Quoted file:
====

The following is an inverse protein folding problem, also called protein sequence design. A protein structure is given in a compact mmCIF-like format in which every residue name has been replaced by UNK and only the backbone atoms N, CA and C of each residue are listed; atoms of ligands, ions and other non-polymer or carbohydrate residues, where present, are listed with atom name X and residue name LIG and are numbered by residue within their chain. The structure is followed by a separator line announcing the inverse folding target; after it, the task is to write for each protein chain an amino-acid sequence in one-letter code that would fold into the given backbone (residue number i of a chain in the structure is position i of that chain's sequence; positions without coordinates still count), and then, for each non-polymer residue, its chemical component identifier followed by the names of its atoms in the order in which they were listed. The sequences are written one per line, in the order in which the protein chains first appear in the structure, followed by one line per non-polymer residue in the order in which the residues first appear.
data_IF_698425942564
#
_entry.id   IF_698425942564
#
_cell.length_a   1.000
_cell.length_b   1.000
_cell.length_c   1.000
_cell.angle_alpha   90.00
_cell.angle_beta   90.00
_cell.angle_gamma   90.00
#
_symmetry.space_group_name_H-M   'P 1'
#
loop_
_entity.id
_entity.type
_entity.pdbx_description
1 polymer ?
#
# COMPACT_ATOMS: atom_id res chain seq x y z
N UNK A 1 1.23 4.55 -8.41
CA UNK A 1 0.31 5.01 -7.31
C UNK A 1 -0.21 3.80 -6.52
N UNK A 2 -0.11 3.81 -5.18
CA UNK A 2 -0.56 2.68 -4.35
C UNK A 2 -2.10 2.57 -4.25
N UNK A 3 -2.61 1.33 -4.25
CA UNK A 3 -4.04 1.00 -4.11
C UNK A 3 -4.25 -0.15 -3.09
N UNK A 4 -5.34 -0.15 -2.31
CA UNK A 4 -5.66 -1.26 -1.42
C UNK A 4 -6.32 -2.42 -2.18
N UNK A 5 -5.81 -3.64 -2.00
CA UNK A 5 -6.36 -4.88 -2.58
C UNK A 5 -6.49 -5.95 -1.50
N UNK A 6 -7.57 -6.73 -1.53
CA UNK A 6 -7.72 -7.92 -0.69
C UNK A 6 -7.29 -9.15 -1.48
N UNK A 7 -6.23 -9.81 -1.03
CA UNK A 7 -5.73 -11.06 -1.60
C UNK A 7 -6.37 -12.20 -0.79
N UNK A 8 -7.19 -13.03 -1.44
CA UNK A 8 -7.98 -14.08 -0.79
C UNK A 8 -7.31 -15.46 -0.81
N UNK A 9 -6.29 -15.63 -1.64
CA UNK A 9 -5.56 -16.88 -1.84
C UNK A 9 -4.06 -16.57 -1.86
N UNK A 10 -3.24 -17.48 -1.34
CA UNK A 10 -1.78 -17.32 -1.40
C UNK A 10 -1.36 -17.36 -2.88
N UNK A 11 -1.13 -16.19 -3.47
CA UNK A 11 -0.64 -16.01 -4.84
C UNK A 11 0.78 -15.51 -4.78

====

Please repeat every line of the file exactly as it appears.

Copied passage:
The following is an inverse protein folding problem, also called protein sequence design. A protein structure is given in a compact mmCIF-like format in which every residue name has been replaced by UNK and only the backbone atoms N, CA and C of each residue are listed; atoms of ligands, ions and other non-polymer or carbohydrate residues, where present, are listed with atom name X and residue name LIG and are numbered by residue within their chain. The structure is followed by a separator line announcing the inverse folding target; after it, the task is to write for each protein chain an amino-acid sequence in one-letter code that would fold into the given backbone (residue number i of a chain in the structure is position i of that chain's sequence; positions without coordinates still count), and then, for each non-polymer residue, its chemical component identifier followed by the names of its atoms in the order in which they were listed. The sequences are written one per line, in the order in which the protein chains first appear in the structure, followed by one line per non-polymer residue in the order in which the residues first appear.
data_IF_698425942564
#
_entry.id   IF_698425942564
#
_cell.length_a   1.000
_cell.length_b   1.000
_cell.length_c   1.000
_cell.angle_alpha   90.00
_cell.angle_beta   90.00
_cell.angle_gamma   90.00
#
_symmetry.space_group_name_H-M   'P 1'
#
loop_
_entity.id
_entity.type
_entity.pdbx_description
1 polymer ?
#
# COMPACT_ATOMS: atom_id res chain seq x y z
N UNK A 1 1.23 4.55 -8.41
CA UNK A 1 0.31 5.01 -7.31
C UNK A 1 -0.21 3.80 -6.52
N UNK A 2 -0.11 3.81 -5.18
CA UNK A 2 -0.56 2.68 -4.35
C UNK A 2 -2.10 2.57 -4.25
N UNK A 3 -2.61 1.33 -4.25
CA UNK A 3 -4.04 1.00 -4.11
C UNK A 3 -4.25 -0.15 -3.09
N UNK A 4 -5.34 -0.15 -2.31
CA UNK A 4 -5.66 -1.26 -1.42
C UNK A 4 -6.32 -2.42 -2.18
N UNK A 5 -5.81 -3.64 -2.00
CA UNK A 5 -6.36 -4.88 -2.58
C UNK A 5 -6.49 -5.95 -1.50
N UNK A 6 -7.57 -6.73 -1.53
CA UNK A 6 -7.72 -7.92 -0.69
C UNK A 6 -7.29 -9.15 -1.48
N UNK A 7 -6.23 -9.81 -1.03
CA UNK A 7 -5.73 -11.06 -1.60
C UNK A 7 -6.37 -12.20 -0.79
N UNK A 8 -7.19 -13.03 -1.44
CA UNK A 8 -7.98 -14.08 -0.79
C UNK A 8 -7.31 -15.46 -0.81
N UNK A 9 -6.29 -15.63 -1.64
CA UNK A 9 -5.56 -16.88 -1.84
C UNK A 9 -4.06 -16.57 -1.86
N UNK A 10 -3.24 -17.48 -1.34
CA UNK A 10 -1.78 -17.32 -1.40
C UNK A 10 -1.36 -17.36 -2.88
N UNK A 11 -1.13 -16.19 -3.47
CA UNK A 11 -0.64 -16.01 -4.84
C UNK A 11 0.78 -15.51 -4.78